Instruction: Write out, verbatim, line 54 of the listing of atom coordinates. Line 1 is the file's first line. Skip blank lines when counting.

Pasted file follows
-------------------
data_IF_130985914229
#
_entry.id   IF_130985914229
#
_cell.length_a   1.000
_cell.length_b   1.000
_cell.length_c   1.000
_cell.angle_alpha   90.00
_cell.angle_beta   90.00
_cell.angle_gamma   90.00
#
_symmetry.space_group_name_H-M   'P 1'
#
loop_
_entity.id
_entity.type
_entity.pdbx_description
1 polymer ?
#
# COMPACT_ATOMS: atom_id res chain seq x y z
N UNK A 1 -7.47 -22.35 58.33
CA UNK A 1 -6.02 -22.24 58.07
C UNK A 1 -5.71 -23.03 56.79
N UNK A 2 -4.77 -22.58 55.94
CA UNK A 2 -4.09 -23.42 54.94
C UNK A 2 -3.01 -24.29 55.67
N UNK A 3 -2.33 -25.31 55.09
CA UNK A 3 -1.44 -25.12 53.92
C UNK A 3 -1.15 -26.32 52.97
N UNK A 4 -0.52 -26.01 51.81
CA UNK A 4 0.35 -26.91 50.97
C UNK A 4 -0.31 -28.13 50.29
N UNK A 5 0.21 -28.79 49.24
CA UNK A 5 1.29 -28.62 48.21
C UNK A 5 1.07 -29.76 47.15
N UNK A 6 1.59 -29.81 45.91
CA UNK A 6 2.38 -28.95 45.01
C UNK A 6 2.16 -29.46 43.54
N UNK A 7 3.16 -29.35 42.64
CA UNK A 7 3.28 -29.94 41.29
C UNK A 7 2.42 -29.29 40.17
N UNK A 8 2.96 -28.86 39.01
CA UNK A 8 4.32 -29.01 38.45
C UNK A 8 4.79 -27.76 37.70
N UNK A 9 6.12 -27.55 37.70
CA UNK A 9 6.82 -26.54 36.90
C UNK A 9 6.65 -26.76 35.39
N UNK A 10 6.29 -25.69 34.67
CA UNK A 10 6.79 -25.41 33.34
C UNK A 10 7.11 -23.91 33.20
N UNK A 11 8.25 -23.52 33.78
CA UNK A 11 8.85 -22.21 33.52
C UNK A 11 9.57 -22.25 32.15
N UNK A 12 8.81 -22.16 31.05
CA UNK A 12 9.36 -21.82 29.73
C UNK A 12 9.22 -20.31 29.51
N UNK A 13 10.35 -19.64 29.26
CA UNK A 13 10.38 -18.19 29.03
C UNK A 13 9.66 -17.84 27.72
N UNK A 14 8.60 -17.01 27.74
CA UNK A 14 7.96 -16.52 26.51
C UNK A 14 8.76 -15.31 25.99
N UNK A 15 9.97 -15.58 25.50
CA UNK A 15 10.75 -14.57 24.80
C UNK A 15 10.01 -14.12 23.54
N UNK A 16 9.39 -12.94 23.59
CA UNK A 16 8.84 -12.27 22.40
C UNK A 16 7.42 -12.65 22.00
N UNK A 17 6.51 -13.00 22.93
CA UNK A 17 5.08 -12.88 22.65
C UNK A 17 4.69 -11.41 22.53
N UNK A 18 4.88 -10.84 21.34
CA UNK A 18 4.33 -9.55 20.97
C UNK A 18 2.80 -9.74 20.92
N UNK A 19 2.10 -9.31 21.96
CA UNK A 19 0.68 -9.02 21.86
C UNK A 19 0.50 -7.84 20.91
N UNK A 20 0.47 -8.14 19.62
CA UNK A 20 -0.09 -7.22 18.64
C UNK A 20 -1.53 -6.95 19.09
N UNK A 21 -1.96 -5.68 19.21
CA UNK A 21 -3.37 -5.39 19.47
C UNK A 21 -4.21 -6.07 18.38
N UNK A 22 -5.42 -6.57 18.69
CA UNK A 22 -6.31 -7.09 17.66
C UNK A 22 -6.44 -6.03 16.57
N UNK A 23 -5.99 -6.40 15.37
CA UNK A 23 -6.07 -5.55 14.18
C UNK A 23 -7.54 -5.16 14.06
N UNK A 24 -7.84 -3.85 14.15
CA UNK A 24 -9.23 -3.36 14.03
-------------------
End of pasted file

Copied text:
N UNK A 12 8.81 -22.16 31.05